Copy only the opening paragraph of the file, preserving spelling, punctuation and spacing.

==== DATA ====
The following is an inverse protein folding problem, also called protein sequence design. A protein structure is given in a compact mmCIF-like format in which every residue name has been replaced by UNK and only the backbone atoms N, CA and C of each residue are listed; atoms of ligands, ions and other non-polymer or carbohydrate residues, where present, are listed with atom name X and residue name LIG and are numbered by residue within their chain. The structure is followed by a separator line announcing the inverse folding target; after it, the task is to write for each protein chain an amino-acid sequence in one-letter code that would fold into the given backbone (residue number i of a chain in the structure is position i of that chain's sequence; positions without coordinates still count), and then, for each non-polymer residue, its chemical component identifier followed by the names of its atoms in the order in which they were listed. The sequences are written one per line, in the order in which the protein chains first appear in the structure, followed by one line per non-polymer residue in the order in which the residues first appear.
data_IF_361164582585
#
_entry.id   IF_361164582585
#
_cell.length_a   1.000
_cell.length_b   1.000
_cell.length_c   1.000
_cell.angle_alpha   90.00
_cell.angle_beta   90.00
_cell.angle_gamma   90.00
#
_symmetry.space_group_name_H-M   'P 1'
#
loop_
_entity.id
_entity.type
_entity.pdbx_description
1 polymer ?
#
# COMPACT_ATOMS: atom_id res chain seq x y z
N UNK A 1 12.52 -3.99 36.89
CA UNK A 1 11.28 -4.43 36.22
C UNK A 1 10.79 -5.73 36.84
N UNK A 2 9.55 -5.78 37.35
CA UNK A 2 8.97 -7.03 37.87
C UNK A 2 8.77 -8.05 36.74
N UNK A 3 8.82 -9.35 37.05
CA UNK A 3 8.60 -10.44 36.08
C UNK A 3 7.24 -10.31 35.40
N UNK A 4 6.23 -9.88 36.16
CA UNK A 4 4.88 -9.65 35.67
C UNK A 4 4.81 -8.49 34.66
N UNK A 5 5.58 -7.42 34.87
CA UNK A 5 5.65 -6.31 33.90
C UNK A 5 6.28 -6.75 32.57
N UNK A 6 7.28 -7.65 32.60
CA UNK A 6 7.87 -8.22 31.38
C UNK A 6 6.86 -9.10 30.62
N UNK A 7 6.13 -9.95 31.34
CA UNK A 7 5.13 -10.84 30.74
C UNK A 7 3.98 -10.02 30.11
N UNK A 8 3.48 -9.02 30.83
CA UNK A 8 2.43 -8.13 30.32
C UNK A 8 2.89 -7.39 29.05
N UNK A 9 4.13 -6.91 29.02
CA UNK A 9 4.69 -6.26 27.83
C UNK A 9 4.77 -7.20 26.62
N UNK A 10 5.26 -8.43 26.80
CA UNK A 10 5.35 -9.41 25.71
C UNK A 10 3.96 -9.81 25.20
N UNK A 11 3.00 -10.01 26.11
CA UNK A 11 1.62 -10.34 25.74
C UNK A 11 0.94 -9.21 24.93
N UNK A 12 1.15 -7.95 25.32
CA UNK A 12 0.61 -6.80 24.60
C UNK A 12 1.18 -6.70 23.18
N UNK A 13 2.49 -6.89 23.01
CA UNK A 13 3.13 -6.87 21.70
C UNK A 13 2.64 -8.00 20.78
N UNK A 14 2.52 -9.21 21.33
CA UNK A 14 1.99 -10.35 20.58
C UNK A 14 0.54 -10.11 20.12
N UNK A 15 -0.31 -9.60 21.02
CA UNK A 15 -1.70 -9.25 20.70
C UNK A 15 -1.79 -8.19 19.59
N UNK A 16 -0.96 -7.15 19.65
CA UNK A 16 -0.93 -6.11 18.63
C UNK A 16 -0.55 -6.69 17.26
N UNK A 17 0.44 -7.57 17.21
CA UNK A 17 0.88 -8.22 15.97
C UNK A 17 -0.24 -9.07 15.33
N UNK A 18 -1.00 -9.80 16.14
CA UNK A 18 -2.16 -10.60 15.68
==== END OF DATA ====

The following is an inverse protein folding problem, also called protein sequence design. A protein structure is given in a compact mmCIF-like format in which every residue name has been replaced by UNK and only the backbone atoms N, CA and C of each residue are listed; atoms of ligands, ions and other non-polymer or carbohydrate residues, where present, are listed with atom name X and residue name LIG and are numbered by residue within their chain. The structure is followed by a separator line announcing the inverse folding target; after it, the task is to write for each protein chain an amino-acid sequence in one-letter code that would fold into the given backbone (residue number i of a chain in the structure is position i of that chain's sequence; positions without coordinates still count), and then, for each non-polymer residue, its chemical component identifier followed by the names of its atoms in the order in which they were listed. The sequences are written one per line, in the order in which the protein chains first appear in the structure, followed by one line per non-polymer residue in the order in which the residues first appear.